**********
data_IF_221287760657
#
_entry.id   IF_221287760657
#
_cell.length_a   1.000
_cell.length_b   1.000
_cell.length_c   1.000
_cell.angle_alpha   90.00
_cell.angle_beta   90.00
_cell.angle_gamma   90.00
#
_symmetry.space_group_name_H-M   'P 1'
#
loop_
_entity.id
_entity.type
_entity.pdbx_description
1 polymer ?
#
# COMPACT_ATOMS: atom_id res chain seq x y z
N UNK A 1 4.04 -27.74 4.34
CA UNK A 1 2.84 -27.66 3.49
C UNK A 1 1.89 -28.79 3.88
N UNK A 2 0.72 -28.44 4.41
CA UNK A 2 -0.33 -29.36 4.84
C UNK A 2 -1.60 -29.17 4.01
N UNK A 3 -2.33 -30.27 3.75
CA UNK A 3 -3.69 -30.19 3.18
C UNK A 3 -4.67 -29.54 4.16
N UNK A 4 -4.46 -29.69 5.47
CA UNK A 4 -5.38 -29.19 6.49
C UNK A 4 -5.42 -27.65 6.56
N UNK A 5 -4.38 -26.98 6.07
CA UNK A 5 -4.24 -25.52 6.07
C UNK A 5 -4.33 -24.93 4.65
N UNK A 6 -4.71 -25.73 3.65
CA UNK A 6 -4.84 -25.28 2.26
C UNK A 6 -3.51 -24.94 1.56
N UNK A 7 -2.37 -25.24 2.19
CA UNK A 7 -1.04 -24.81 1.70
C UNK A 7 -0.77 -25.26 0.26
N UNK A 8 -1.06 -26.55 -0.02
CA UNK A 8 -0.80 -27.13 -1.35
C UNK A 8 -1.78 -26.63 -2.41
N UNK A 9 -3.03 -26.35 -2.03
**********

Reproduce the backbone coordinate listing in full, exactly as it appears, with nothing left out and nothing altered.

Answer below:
data_IF_221287760657
#
_entry.id   IF_221287760657
#
_cell.length_a   1.000
_cell.length_b   1.000
_cell.length_c   1.000
_cell.angle_alpha   90.00
_cell.angle_beta   90.00
_cell.angle_gamma   90.00
#
_symmetry.space_group_name_H-M   'P 1'
#
loop_
_entity.id
_entity.type
_entity.pdbx_description
1 polymer ?
#
# COMPACT_ATOMS: atom_id res chain seq x y z
N UNK A 1 4.04 -27.74 4.34
CA UNK A 1 2.84 -27.66 3.49
C UNK A 1 1.89 -28.79 3.88
N UNK A 2 0.72 -28.44 4.41
CA UNK A 2 -0.33 -29.36 4.84
C UNK A 2 -1.60 -29.17 4.01
N UNK A 3 -2.33 -30.27 3.75
CA UNK A 3 -3.69 -30.19 3.18
C UNK A 3 -4.67 -29.54 4.16
N UNK A 4 -4.46 -29.69 5.47
CA UNK A 4 -5.38 -29.19 6.49
C UNK A 4 -5.42 -27.65 6.56
N UNK A 5 -4.38 -26.98 6.07
CA UNK A 5 -4.24 -25.52 6.07
C UNK A 5 -4.33 -24.93 4.65
N UNK A 6 -4.71 -25.73 3.65
CA UNK A 6 -4.84 -25.28 2.26
C UNK A 6 -3.51 -24.94 1.56
N UNK A 7 -2.37 -25.24 2.19
CA UNK A 7 -1.04 -24.81 1.70
C UNK A 7 -0.77 -25.26 0.26
N UNK A 8 -1.06 -26.55 -0.02
CA UNK A 8 -0.80 -27.13 -1.35
C UNK A 8 -1.78 -26.63 -2.41
N UNK A 9 -3.03 -26.35 -2.03